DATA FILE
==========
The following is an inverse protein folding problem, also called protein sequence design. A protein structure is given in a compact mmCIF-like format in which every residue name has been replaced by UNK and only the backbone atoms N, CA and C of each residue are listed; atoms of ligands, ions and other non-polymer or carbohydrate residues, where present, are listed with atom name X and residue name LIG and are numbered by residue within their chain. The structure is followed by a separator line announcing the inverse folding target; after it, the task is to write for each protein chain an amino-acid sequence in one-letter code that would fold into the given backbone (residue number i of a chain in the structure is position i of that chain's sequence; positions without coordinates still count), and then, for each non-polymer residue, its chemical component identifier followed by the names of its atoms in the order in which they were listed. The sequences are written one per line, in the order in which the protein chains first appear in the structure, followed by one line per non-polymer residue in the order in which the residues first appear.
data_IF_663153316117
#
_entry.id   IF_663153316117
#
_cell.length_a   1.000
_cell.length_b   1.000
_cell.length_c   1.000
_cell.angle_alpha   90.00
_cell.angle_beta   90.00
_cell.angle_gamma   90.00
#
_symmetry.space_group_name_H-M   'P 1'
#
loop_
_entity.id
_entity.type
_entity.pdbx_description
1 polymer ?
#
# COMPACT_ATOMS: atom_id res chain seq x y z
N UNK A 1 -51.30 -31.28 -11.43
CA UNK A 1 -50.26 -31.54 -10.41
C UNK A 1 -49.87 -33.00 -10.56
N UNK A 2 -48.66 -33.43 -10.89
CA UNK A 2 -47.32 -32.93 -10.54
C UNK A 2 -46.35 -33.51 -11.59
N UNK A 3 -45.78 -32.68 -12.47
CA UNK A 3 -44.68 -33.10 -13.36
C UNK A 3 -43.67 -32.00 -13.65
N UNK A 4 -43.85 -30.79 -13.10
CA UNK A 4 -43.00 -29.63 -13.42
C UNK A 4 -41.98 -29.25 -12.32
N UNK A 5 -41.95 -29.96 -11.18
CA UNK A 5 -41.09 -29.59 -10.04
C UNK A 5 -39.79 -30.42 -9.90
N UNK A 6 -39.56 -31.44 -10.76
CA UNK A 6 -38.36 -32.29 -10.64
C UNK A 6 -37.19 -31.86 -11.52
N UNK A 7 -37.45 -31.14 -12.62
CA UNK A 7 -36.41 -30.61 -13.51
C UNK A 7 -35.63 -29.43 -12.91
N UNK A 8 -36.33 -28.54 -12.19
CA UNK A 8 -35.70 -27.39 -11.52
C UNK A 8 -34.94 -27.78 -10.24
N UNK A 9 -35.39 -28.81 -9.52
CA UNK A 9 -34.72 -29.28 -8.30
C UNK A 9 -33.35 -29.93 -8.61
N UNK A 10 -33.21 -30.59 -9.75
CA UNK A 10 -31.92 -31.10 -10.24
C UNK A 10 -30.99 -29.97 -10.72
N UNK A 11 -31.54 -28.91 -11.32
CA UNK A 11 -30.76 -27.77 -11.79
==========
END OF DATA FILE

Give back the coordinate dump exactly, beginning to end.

The following is an inverse protein folding problem, also called protein sequence design. A protein structure is given in a compact mmCIF-like format in which every residue name has been replaced by UNK and only the backbone atoms N, CA and C of each residue are listed; atoms of ligands, ions and other non-polymer or carbohydrate residues, where present, are listed with atom name X and residue name LIG and are numbered by residue within their chain. The structure is followed by a separator line announcing the inverse folding target; after it, the task is to write for each protein chain an amino-acid sequence in one-letter code that would fold into the given backbone (residue number i of a chain in the structure is position i of that chain's sequence; positions without coordinates still count), and then, for each non-polymer residue, its chemical component identifier followed by the names of its atoms in the order in which they were listed. The sequences are written one per line, in the order in which the protein chains first appear in the structure, followed by one line per non-polymer residue in the order in which the residues first appear.
data_IF_663153316117
#
_entry.id   IF_663153316117
#
_cell.length_a   1.000
_cell.length_b   1.000
_cell.length_c   1.000
_cell.angle_alpha   90.00
_cell.angle_beta   90.00
_cell.angle_gamma   90.00
#
_symmetry.space_group_name_H-M   'P 1'
#
loop_
_entity.id
_entity.type
_entity.pdbx_description
1 polymer ?
#
# COMPACT_ATOMS: atom_id res chain seq x y z
N UNK A 1 -51.30 -31.28 -11.43
CA UNK A 1 -50.26 -31.54 -10.41
C UNK A 1 -49.87 -33.00 -10.56
N UNK A 2 -48.66 -33.43 -10.89
CA UNK A 2 -47.32 -32.93 -10.54
C UNK A 2 -46.35 -33.51 -11.59
N UNK A 3 -45.78 -32.68 -12.47
CA UNK A 3 -44.68 -33.10 -13.36
C UNK A 3 -43.67 -32.00 -13.65
N UNK A 4 -43.85 -30.79 -13.10
CA UNK A 4 -43.00 -29.63 -13.42
C UNK A 4 -41.98 -29.25 -12.32
N UNK A 5 -41.95 -29.96 -11.18
CA UNK A 5 -41.09 -29.59 -10.04
C UNK A 5 -39.79 -30.42 -9.90
N UNK A 6 -39.56 -31.44 -10.76
CA UNK A 6 -38.36 -32.29 -10.64
C UNK A 6 -37.19 -31.86 -11.52
N UNK A 7 -37.45 -31.14 -12.62
CA UNK A 7 -36.41 -30.61 -13.51
C UNK A 7 -35.63 -29.43 -12.91
N UNK A 8 -36.33 -28.54 -12.19
CA UNK A 8 -35.70 -27.39 -11.52
C UNK A 8 -34.94 -27.78 -10.24
N UNK A 9 -35.39 -28.81 -9.52
CA UNK A 9 -34.72 -29.28 -8.30
C UNK A 9 -33.35 -29.93 -8.61
N UNK A 10 -33.21 -30.59 -9.75
CA UNK A 10 -31.92 -31.10 -10.24
C UNK A 10 -30.99 -29.97 -10.72
N UNK A 11 -31.54 -28.91 -11.32
CA UNK A 11 -30.76 -27.77 -11.79